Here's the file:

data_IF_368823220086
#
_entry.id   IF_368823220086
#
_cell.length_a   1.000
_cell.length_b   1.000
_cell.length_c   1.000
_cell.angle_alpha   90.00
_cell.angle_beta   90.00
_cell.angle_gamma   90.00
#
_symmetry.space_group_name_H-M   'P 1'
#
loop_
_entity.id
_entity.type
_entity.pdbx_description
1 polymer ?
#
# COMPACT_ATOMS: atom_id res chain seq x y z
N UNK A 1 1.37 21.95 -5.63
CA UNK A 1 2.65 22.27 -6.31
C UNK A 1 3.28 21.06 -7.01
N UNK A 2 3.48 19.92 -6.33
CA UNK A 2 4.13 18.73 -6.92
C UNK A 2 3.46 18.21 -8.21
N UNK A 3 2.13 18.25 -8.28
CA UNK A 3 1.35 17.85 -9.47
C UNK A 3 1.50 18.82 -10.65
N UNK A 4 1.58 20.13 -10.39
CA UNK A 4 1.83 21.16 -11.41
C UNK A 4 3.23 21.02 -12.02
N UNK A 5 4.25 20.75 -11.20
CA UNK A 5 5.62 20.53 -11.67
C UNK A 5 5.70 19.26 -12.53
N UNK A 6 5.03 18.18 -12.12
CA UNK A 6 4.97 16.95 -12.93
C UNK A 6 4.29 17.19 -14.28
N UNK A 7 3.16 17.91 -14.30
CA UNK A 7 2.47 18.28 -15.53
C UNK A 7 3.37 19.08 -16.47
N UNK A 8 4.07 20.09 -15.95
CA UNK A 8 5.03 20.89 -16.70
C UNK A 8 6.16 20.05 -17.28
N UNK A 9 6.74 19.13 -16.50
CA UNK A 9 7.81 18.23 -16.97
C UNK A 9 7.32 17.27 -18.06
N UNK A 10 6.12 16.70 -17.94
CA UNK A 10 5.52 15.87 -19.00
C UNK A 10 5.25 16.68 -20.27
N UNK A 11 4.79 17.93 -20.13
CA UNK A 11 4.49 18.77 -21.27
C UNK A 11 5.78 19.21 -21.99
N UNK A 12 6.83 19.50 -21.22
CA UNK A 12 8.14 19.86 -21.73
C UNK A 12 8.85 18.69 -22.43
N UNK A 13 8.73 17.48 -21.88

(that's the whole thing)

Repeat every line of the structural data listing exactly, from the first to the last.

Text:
data_IF_368823220086
#
_entry.id   IF_368823220086
#
_cell.length_a   1.000
_cell.length_b   1.000
_cell.length_c   1.000
_cell.angle_alpha   90.00
_cell.angle_beta   90.00
_cell.angle_gamma   90.00
#
_symmetry.space_group_name_H-M   'P 1'
#
loop_
_entity.id
_entity.type
_entity.pdbx_description
1 polymer ?
#
# COMPACT_ATOMS: atom_id res chain seq x y z
N UNK A 1 1.37 21.95 -5.63
CA UNK A 1 2.65 22.27 -6.31
C UNK A 1 3.28 21.06 -7.01
N UNK A 2 3.48 19.92 -6.33
CA UNK A 2 4.13 18.73 -6.92
C UNK A 2 3.46 18.21 -8.21
N UNK A 3 2.13 18.25 -8.28
CA UNK A 3 1.35 17.85 -9.47
C UNK A 3 1.50 18.82 -10.65
N UNK A 4 1.58 20.13 -10.39
CA UNK A 4 1.83 21.16 -11.41
C UNK A 4 3.23 21.02 -12.02
N UNK A 5 4.25 20.75 -11.20
CA UNK A 5 5.62 20.53 -11.67
C UNK A 5 5.70 19.26 -12.53
N UNK A 6 5.03 18.18 -12.12
CA UNK A 6 4.97 16.95 -12.93
C UNK A 6 4.29 17.19 -14.28
N UNK A 7 3.16 17.91 -14.30
CA UNK A 7 2.47 18.28 -15.53
C UNK A 7 3.37 19.08 -16.47
N UNK A 8 4.07 20.09 -15.95
CA UNK A 8 5.03 20.89 -16.70
C UNK A 8 6.16 20.05 -17.28
N UNK A 9 6.74 19.13 -16.50
CA UNK A 9 7.81 18.23 -16.97
C UNK A 9 7.32 17.27 -18.06
N UNK A 10 6.12 16.70 -17.94
CA UNK A 10 5.52 15.87 -19.00
C UNK A 10 5.25 16.68 -20.27
N UNK A 11 4.79 17.93 -20.13
CA UNK A 11 4.49 18.77 -21.27
C UNK A 11 5.78 19.21 -21.99
N UNK A 12 6.83 19.50 -21.22
CA UNK A 12 8.14 19.86 -21.73
C UNK A 12 8.85 18.69 -22.43
N UNK A 13 8.73 17.48 -21.88